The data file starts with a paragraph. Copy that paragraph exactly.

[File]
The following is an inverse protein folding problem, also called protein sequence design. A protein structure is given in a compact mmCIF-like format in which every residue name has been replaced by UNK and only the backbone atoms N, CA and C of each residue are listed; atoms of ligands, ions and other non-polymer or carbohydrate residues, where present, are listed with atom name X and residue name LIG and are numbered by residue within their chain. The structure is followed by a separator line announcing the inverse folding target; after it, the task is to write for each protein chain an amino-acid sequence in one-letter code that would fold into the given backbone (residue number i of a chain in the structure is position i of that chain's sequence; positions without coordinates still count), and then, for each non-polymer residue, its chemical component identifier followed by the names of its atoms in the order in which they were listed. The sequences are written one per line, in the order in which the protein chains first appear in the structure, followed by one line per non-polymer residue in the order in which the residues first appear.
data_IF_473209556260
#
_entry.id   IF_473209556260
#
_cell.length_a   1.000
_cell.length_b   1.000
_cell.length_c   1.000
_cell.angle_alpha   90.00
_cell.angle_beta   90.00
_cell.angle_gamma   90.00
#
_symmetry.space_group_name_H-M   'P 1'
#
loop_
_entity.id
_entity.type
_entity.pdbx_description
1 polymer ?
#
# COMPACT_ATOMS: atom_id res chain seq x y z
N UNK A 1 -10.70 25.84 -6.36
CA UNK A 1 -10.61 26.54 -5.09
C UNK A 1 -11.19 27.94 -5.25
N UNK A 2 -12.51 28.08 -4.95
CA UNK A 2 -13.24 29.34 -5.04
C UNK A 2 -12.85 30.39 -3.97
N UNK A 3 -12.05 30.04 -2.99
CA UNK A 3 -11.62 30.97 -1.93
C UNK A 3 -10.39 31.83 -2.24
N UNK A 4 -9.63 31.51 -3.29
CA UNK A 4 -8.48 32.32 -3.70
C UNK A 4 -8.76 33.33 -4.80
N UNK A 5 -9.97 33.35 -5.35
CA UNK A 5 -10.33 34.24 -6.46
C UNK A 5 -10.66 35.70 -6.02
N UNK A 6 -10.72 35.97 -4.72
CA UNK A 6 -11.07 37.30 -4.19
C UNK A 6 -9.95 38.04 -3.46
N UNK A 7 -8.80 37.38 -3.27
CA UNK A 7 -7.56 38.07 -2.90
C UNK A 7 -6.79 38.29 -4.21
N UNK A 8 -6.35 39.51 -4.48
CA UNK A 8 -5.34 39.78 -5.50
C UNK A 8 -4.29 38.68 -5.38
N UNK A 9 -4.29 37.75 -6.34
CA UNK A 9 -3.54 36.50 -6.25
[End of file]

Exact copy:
The following is an inverse protein folding problem, also called protein sequence design. A protein structure is given in a compact mmCIF-like format in which every residue name has been replaced by UNK and only the backbone atoms N, CA and C of each residue are listed; atoms of ligands, ions and other non-polymer or carbohydrate residues, where present, are listed with atom name X and residue name LIG and are numbered by residue within their chain. The structure is followed by a separator line announcing the inverse folding target; after it, the task is to write for each protein chain an amino-acid sequence in one-letter code that would fold into the given backbone (residue number i of a chain in the structure is position i of that chain's sequence; positions without coordinates still count), and then, for each non-polymer residue, its chemical component identifier followed by the names of its atoms in the order in which they were listed. The sequences are written one per line, in the order in which the protein chains first appear in the structure, followed by one line per non-polymer residue in the order in which the residues first appear.